Our contention is that while PCCs have a valuable suite of powers in the policing realm, they do not yet have the right tools for effecting change in the wider criminal justice system. We set out a series of steps which would see PCCs increasingly assume a role similar to that of a 'minister for the local criminal justice system' – with the political power to set the agenda, hold agencies within his/her purview to account for delivery of that agenda and drive forward reforms to ensure a more efficient and effective system at the local level.

The aim should be to create a system where, instead of local criminal justice leaders looking upwards and inwards to Whitehall for direction and validation, they increasingly look outwards to each other and downwards to the citizens they serve.

The process of decentralisation we envisage starts with giving PCCs the power to influence the people, agendas, performance and coordination of the criminal justice system at both a national and local level. Once they are given the tools to allow them to work effectively within the wider ecosystem and have successfully got to grips with their new powers, the strategy would see them becoming more financially responsible for the wider system – both for holding and commissioning with specific criminal justice budgets, and for the levels of demand created within their local areas.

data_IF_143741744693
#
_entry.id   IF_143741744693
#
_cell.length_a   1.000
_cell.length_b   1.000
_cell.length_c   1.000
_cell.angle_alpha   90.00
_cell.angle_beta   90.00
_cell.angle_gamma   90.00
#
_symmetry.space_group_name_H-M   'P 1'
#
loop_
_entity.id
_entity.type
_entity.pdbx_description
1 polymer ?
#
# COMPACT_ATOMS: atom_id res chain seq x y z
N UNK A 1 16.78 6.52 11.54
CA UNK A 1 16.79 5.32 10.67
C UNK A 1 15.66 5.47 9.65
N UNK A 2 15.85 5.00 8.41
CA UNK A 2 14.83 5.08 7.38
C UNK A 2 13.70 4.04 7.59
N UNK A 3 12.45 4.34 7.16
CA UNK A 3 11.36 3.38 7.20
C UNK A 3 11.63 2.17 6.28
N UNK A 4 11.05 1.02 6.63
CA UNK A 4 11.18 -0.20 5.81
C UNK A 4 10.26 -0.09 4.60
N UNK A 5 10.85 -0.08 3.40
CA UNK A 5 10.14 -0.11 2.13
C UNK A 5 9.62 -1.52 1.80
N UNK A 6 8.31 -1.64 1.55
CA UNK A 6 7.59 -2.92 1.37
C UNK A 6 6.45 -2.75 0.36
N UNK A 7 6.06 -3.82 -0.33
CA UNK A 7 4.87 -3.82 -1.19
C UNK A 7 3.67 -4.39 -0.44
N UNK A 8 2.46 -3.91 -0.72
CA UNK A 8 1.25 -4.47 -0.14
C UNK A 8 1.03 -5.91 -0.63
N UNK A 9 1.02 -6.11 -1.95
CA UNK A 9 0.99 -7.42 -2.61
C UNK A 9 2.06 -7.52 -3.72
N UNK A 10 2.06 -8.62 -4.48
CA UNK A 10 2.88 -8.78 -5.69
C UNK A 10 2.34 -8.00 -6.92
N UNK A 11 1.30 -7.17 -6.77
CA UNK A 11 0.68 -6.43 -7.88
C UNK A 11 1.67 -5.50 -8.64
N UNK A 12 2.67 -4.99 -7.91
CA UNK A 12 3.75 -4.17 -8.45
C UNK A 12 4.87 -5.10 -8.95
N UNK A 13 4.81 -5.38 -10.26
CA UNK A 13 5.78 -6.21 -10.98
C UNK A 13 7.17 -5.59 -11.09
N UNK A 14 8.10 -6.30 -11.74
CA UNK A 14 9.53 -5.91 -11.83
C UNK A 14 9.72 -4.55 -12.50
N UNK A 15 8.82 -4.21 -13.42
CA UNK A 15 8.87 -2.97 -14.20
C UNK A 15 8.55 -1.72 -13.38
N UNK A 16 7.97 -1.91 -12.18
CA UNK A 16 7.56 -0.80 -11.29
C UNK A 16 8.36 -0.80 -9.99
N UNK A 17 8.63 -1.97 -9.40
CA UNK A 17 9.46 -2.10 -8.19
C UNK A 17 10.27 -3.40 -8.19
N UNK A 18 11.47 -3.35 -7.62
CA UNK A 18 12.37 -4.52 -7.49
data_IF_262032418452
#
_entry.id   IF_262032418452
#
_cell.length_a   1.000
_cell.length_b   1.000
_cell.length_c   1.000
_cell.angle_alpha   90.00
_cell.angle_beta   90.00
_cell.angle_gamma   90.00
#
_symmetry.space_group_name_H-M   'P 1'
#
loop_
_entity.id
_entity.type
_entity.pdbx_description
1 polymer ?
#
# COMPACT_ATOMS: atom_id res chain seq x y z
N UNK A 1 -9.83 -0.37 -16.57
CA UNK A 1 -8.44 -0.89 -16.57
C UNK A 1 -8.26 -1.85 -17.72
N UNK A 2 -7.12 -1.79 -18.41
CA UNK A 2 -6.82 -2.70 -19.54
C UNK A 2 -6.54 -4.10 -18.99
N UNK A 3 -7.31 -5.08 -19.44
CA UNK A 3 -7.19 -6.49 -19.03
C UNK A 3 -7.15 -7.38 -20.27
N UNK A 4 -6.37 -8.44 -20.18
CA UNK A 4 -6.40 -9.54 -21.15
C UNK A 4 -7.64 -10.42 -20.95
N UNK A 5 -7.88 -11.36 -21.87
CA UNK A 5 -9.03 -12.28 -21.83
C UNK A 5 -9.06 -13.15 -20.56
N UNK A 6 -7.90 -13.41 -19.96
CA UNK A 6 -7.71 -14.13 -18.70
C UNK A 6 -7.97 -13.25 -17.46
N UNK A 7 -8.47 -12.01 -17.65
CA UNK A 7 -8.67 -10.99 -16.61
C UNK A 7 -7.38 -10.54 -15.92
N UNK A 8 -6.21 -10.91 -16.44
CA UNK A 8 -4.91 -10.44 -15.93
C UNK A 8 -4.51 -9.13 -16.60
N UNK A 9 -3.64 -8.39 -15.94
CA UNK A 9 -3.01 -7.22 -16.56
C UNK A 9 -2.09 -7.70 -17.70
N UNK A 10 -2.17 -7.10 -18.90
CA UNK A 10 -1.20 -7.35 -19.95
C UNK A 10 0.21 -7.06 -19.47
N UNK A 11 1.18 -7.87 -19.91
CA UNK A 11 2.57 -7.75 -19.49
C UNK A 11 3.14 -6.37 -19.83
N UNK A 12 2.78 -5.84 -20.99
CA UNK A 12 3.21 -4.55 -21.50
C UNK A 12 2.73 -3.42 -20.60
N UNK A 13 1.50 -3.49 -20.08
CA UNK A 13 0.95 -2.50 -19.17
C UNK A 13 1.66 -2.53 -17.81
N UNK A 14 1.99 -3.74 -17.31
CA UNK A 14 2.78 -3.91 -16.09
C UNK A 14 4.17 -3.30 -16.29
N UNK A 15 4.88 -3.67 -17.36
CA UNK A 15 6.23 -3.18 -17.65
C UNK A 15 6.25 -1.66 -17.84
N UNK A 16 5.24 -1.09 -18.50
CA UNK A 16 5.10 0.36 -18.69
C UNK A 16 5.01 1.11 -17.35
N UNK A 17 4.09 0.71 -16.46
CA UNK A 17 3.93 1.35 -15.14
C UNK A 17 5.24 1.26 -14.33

As PCCs develop, whichever party is in government might also begin to ask questions about their longer-term future. These reforms have created a new set of local politicians with considerable powers (over the police, at least) – representing an entirely new infrastructure for local democracy. In this new report, we argue that policymakers should build on this by deliberately facilitating the expansion of PCCs’ powers and remit in the justice space. But it is not impossible that future governments might decide to go even further. For example, in the wake of the rejection of City Mayors in last year’s referenda, where attempts were made to introduce powerful Mayors in a 'big bang' fashion, it may make sense for PCCs to be reformed more fundamentally over time – gradually accruing powers over other areas of public policy.

The election of Police and Crime Commissioners was a once in a generation opportunity to reform policing and criminal justice, and reverse decades of ineffective policies. And there are now three choices facing policymakers: reverse, stand still or go forward. Going forward, by accelerating the expansion of PCCs’ powers and responsibilities, will give these new figures every chance of being successful in their jobs, maximising reductions in crime and meeting the significant expectations around their role. And that’s the best way of ensuring that the narrative.

Max Chambers is head of crime and justice at Policy Exchange

Labour will need to address the party’s position on Police and Crime Commissioners (PCCs), who will mark their one year anniversary in November. Photograph: Getty Images.